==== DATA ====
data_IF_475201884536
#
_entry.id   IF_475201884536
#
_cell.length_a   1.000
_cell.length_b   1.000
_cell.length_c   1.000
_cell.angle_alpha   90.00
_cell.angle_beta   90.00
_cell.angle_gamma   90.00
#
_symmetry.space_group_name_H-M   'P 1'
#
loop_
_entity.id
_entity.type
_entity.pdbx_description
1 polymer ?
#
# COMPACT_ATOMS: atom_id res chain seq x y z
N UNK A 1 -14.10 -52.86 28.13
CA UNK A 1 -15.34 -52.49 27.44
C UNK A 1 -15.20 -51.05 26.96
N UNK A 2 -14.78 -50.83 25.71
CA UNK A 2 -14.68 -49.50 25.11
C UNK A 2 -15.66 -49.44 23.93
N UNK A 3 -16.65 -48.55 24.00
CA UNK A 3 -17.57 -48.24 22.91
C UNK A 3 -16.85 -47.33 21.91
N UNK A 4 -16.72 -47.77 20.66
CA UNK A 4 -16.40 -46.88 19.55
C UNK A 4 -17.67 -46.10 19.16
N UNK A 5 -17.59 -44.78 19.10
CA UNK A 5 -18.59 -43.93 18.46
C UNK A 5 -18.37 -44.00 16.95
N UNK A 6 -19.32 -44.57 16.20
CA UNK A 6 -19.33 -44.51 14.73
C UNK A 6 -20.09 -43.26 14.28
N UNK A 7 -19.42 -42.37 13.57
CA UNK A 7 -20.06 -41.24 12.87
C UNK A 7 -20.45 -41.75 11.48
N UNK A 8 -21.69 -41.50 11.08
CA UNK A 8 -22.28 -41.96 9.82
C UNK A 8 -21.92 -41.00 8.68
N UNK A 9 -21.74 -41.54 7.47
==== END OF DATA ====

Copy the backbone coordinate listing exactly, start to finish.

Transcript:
data_IF_475201884536
#
_entry.id   IF_475201884536
#
_cell.length_a   1.000
_cell.length_b   1.000
_cell.length_c   1.000
_cell.angle_alpha   90.00
_cell.angle_beta   90.00
_cell.angle_gamma   90.00
#
_symmetry.space_group_name_H-M   'P 1'
#
loop_
_entity.id
_entity.type
_entity.pdbx_description
1 polymer ?
#
# COMPACT_ATOMS: atom_id res chain seq x y z
N UNK A 1 -14.10 -52.86 28.13
CA UNK A 1 -15.34 -52.49 27.44
C UNK A 1 -15.20 -51.05 26.96
N UNK A 2 -14.78 -50.83 25.71
CA UNK A 2 -14.68 -49.50 25.11
C UNK A 2 -15.66 -49.44 23.93
N UNK A 3 -16.65 -48.55 24.00
CA UNK A 3 -17.57 -48.24 22.91
C UNK A 3 -16.85 -47.33 21.91
N UNK A 4 -16.72 -47.77 20.66
CA UNK A 4 -16.40 -46.88 19.55
C UNK A 4 -17.67 -46.10 19.16
N UNK A 5 -17.59 -44.78 19.10
CA UNK A 5 -18.59 -43.93 18.46
C UNK A 5 -18.37 -44.00 16.95
N UNK A 6 -19.32 -44.57 16.20
CA UNK A 6 -19.33 -44.51 14.73
C UNK A 6 -20.09 -43.26 14.28
N UNK A 7 -19.42 -42.37 13.57
CA UNK A 7 -20.06 -41.24 12.87
C UNK A 7 -20.45 -41.75 11.48
N UNK A 8 -21.69 -41.50 11.08
CA UNK A 8 -22.28 -41.96 9.82
C UNK A 8 -21.92 -41.00 8.68
N UNK A 9 -21.74 -41.54 7.47